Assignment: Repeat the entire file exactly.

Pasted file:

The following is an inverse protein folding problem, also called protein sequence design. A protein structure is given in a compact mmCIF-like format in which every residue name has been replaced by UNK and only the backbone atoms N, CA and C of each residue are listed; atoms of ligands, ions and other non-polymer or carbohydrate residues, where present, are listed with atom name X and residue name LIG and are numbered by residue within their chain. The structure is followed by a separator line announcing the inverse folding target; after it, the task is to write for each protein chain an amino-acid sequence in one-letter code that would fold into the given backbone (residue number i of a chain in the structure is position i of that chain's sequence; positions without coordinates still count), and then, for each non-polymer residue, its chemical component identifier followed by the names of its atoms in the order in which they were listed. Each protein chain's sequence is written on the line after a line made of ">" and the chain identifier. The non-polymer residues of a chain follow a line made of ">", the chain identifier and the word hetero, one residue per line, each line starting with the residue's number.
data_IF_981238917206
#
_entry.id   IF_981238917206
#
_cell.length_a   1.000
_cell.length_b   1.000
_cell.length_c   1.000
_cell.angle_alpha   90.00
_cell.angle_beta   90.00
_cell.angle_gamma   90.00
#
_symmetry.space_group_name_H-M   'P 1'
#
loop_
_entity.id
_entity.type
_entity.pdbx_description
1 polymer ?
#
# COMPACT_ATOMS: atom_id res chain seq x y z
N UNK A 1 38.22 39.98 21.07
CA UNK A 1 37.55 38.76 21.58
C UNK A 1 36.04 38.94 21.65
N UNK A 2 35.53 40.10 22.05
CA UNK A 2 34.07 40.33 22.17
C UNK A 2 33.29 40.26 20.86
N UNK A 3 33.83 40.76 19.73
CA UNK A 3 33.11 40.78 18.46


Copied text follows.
The following is an inverse protein folding problem, also called protein sequence design. A protein structure is given in a compact mmCIF-like format in which every residue name has been replaced by UNK and only the backbone atoms N, CA and C of each residue are listed; atoms of ligands, ions and other non-polymer or carbohydrate residues, where present, are listed with atom name X and residue name LIG and are numbered by residue within their chain. The structure is followed by a separator line announcing the inverse folding target; after it, the task is to write for each protein chain an amino-acid sequence in one-letter code that would fold into the given backbone (residue number i of a chain in the structure is position i of that chain's sequence; positions without coordinates still count), and then, for each non-polymer residue, its chemical component identifier followed by the names of its atoms in the order in which they were listed. Each protein chain's sequence is written on the line after a line made of ">" and the chain identifier. The non-polymer residues of a chain follow a line made of ">", the chain identifier and the word hetero, one residue per line, each line starting with the residue's number.
data_IF_981238917206
#
_entry.id   IF_981238917206
#
_cell.length_a   1.000
_cell.length_b   1.000
_cell.length_c   1.000
_cell.angle_alpha   90.00
_cell.angle_beta   90.00
_cell.angle_gamma   90.00
#
_symmetry.space_group_name_H-M   'P 1'
#
loop_
_entity.id
_entity.type
_entity.pdbx_description
1 polymer ?
#
# COMPACT_ATOMS: atom_id res chain seq x y z
N UNK A 1 38.22 39.98 21.07
CA UNK A 1 37.55 38.76 21.58
C UNK A 1 36.04 38.94 21.65
N UNK A 2 35.53 40.10 22.05
CA UNK A 2 34.07 40.33 22.17
C UNK A 2 33.29 40.26 20.86
N UNK A 3 33.83 40.76 19.73
CA UNK A 3 33.11 40.78 18.46